Wednesday, September 24, 2014


This meme was created by MizB at Should Be Reading. To play along, just answer the following three (3) questions…

• What are you currently reading?
• What did you recently finish reading?
• What do you think you’ll read next?

What are you currently reading?

Up and coming circus performer, Jeri Deane, finds a young clown strangled inside a beloved lion's cage. The town sheriff's threat to close down the Big Top won't stop her from finding his killer. Beneath the spangles and sawdust of the canvas sky, Jeri uncovers deceit, treachery, and secrets more dangerous than any death-defying trick in the circus. Even she has much to hide. If the Big top survives the season, will she be able to face her own hidden past?

Heather Haven is the daughter of real-life Ringling Brothers and Barnum and Bailey Circus folk. Her mother was a trapeze artist/performer and father, an elephant trainer. Heather brings the daily existence of the Big Top to life during World War II, embellished by her own murderous imagination.

I read the first chapter of this book when it first came out. Though I didn't have the time to continue reading it then, I knew I would always go back to it because it was so well written. I'm already several chapters in and am struggling to tear myself away at bedtime.

In Laura Ingalls Wilder: A Writer’s Life, Pamela Smith Hill delves into the complex and often fascinating relationships Wilder formed throughout her life that led to the writing of her classic Little House series. Using Wilder’s stories, personal correspondence, an unpublished autobiography, and experiences in South Dakota, Hill has produced a historical-literary biography of the famous and much-loved author. Following the course of Wilder’s life, and her real family’s journey west, Hill provides a context, both familial and literary, for Wilder’s writing career.

Laura Ingalls Wilder examines Wilder’s inspirations as a writer, particularly her tumultuous, but ultimately successful, professional and personal relationship with her daughter—the hidden editor—Rose Wilder Lane. Wilder produced her timeless classics with the help of, but not reliance upon, her daughter’s editorial insights. Over the course of more than thirty years, Lane and Wilder engaged in a dynamic working relationship, shifting between trust, distrust, and respect. Hill argues that they differed in their visions of the path Wilder’s career should follow, but eventually Lane’s editing brought out the best of her mother’s writing, and allowed her creativity, expression, and experiences to shine through.

I am reading this book for an online course on Laura Ingalls Wilder that I am participating in right now. The author is the instructor. We are reading this book and several of the Little House books. Not tough homework for me.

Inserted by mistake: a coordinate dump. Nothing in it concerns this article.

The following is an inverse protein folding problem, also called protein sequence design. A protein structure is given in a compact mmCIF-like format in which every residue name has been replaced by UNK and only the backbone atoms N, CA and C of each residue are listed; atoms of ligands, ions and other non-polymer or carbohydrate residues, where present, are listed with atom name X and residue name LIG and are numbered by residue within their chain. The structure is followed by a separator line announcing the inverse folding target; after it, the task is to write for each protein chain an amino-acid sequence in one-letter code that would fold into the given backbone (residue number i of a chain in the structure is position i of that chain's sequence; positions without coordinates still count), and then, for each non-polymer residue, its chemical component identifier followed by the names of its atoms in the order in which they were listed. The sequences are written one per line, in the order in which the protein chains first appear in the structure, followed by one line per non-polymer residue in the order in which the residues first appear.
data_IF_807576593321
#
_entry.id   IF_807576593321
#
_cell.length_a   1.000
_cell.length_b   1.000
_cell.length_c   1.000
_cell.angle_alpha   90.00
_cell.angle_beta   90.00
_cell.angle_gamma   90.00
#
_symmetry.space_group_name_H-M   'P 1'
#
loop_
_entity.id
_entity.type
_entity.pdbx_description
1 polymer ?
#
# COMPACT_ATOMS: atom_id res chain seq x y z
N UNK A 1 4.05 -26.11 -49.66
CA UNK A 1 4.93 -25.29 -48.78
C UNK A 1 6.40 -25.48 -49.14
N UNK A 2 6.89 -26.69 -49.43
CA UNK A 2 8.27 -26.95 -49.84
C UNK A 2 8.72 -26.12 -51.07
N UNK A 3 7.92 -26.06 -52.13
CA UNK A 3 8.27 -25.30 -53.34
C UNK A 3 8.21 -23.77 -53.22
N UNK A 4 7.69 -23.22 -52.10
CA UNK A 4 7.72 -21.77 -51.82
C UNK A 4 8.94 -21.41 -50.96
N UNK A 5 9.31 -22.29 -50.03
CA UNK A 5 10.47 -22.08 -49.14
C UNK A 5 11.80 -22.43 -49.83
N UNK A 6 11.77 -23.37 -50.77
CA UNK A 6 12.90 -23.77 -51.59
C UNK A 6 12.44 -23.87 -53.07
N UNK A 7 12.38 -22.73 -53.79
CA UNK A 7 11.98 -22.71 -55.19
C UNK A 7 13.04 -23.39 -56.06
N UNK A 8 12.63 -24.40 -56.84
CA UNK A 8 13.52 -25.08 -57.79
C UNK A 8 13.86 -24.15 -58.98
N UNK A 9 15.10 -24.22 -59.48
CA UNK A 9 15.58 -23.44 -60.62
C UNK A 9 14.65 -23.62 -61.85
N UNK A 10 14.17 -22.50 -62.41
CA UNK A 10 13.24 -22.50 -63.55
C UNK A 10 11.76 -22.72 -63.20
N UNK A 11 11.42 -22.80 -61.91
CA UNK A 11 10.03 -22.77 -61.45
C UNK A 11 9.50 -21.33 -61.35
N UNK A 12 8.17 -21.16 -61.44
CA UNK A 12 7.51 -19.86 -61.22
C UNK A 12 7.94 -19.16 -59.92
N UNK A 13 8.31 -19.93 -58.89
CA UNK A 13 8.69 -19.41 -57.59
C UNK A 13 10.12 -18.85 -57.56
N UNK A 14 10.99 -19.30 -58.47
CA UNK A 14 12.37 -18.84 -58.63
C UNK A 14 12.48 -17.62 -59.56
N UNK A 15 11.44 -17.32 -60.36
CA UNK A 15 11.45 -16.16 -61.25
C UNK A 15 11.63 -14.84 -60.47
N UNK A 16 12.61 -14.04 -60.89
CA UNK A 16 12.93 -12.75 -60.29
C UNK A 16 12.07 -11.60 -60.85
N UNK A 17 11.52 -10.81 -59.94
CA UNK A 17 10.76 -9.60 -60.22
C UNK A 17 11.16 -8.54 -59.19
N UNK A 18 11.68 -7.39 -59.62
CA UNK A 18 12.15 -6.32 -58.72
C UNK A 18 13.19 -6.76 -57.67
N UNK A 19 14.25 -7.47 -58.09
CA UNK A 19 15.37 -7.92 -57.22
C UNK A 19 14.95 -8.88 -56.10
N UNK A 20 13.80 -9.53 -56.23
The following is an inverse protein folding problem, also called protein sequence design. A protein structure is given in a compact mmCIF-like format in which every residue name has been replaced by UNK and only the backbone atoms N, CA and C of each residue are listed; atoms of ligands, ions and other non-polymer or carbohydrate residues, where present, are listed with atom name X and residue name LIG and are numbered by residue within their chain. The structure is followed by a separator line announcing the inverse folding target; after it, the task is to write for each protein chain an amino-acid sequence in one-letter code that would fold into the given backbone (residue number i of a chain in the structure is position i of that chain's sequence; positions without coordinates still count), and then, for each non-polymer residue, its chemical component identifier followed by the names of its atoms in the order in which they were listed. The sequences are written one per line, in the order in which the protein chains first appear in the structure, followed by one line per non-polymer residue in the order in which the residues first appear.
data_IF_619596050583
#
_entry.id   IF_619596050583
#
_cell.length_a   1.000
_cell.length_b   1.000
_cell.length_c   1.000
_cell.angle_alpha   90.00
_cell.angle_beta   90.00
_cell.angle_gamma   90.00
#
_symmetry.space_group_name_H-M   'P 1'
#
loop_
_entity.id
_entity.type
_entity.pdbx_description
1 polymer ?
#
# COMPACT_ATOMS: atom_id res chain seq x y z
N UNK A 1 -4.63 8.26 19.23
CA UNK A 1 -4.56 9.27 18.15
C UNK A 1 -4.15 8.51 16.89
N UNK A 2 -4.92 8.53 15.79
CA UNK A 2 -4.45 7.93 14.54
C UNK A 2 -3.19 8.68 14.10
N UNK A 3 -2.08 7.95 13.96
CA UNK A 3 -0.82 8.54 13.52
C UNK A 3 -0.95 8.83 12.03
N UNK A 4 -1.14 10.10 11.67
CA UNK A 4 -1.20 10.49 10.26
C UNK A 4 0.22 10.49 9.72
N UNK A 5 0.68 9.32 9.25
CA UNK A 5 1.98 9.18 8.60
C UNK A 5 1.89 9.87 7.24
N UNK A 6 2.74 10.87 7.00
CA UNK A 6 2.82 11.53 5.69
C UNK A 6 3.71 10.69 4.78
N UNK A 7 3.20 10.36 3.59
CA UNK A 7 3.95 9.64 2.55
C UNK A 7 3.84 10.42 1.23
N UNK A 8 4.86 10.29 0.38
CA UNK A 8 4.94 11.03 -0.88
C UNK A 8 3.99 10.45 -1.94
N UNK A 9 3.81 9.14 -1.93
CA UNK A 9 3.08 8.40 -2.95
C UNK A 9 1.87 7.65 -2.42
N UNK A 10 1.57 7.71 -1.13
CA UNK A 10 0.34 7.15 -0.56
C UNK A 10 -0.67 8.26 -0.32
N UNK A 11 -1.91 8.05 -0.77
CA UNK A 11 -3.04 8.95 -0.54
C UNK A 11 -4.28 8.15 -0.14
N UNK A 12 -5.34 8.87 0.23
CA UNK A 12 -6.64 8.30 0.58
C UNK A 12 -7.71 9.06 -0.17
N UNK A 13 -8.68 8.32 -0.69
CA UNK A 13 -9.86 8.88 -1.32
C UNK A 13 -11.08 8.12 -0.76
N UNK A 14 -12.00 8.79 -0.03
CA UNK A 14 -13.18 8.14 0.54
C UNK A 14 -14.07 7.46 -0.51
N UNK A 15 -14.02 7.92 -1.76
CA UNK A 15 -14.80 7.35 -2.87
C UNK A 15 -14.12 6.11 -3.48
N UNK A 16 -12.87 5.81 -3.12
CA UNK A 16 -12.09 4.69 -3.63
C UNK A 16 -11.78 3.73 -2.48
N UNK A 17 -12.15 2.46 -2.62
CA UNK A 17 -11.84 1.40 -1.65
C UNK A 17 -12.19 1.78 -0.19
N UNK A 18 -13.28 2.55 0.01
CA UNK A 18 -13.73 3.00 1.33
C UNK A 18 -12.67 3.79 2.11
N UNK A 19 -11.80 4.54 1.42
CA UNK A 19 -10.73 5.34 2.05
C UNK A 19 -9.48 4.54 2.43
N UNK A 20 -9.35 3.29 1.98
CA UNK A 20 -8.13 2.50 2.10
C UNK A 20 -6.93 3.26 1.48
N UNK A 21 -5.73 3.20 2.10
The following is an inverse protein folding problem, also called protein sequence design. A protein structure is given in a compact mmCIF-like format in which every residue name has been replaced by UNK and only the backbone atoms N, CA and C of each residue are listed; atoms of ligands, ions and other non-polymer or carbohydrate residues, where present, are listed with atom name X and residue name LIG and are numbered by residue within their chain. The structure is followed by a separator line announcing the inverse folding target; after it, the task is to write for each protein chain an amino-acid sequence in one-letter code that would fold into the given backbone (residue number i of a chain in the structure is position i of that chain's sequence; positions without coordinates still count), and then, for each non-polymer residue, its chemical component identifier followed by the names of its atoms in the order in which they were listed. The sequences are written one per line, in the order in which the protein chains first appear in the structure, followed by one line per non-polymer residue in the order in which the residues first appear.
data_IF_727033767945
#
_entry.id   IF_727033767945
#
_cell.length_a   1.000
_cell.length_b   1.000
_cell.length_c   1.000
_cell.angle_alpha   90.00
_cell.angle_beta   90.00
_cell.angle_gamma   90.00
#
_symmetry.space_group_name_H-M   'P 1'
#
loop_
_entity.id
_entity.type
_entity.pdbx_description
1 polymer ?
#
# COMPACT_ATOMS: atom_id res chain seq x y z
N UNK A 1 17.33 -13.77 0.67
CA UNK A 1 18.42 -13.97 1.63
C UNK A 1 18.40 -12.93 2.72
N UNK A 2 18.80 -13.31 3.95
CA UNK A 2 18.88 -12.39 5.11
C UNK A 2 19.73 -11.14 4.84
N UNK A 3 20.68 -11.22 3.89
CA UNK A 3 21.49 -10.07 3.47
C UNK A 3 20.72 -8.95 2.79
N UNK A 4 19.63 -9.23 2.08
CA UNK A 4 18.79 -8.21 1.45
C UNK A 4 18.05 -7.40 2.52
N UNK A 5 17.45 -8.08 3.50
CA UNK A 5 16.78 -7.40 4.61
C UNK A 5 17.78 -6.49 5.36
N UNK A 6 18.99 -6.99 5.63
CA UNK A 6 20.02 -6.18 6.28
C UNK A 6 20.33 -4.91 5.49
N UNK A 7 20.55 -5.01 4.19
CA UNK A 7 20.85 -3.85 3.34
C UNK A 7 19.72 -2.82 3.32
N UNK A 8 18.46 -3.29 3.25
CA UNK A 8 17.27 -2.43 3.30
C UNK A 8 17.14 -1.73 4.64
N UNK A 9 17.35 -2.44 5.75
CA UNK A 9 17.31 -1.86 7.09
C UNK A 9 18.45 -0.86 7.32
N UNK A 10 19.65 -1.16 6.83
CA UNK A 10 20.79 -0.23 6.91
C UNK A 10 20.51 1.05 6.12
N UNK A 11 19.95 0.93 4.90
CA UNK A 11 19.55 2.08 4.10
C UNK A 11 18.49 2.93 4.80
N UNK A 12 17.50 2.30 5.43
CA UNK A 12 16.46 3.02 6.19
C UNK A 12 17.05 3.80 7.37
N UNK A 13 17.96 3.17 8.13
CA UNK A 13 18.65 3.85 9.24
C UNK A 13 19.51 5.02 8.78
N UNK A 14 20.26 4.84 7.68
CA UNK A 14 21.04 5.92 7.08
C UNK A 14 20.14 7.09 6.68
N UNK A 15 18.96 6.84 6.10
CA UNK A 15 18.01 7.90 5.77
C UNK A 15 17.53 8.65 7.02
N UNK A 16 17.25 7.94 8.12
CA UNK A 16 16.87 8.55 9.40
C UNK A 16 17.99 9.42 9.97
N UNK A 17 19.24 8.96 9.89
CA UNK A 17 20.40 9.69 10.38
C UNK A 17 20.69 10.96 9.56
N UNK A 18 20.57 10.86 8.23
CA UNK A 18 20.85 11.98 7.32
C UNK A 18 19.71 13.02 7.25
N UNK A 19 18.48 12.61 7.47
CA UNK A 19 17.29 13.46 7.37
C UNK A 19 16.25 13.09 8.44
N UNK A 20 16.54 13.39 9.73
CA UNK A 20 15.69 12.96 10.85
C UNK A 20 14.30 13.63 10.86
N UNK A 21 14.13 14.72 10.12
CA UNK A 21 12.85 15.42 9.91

What did you recently finish reading?

Is this you?

You are unemployed and fed up with the dysfunctional job market.
You are underemployed and eager to use your skills to make more money in work of your choice.
You have been freelancing or consulting but you don’t have enough paying work.
You are working your buns off for bad clients and you’re underpaid to boot.

Diana Schneidman wrote Real Skills, Real Income: A Proven Marketing System to Land Well-Paid Freelance and Consulting Work in 30 Days or Less to help the unemployed, the underemployed, and current solopros who underearn to land more clients quickly. The book explains exactly what to do and say to start building your clientele in less than a month.

Put your real skills to work earning a real income from business clients (because businesses have the money to pay for services and they want your help).

Great book. If you're considering freelancing, this would be a fabulous resource.

Many girls in elementary and middle school fall in love with the Little House books by Laura Ingalls Wilder. What they don’t always realize is that Wilder’s books are autobiographical. This narrative biography describes more of the details of the young Laura’s real life as a young pioneer homesteading with her family on many adventurous journeys. This biography, complete with charming illustrations, points out the differences between the fictional series as well as the many similarities. It’s a fascinating story of a much-celebrated writer.

Love it.

What do you think you’ll read next?

Not definite, but should be this one.

Every parent wants the golden key to raising well-behaved, academically gifted, successful, happy children. Embedded in our collective psyche is the notion that discipline is the cornerstone to achieving these goals. This book lambasts this notion, offering a never-before-published perspective on why the entire premise of discipline is flawed. Dr Shefali Tsabary shows that the very idea of discipline is a major cause of generations of dysfunction.

Out of Control goes to the heart of the problems we have with our children, challenging society’s dependence of discipline, daring us to let go of our fear-based ideologies and replace them with an approach that draws parent and child together instead of alienating them. The key is ongoing meaningful connection between parent and child, free of head games such as threats, deprivation, punishment, timeouts—indeed, all forms of manipulation. Parents learn how to enter into deep communion with their children, understanding the reasons for a behavior and how to bring out the best in the child. Far from a laissez-faire anything goes approach, this is how a child learns responsibility and takes ownership of their life, equipped with character and resilience that flow naturally from within.

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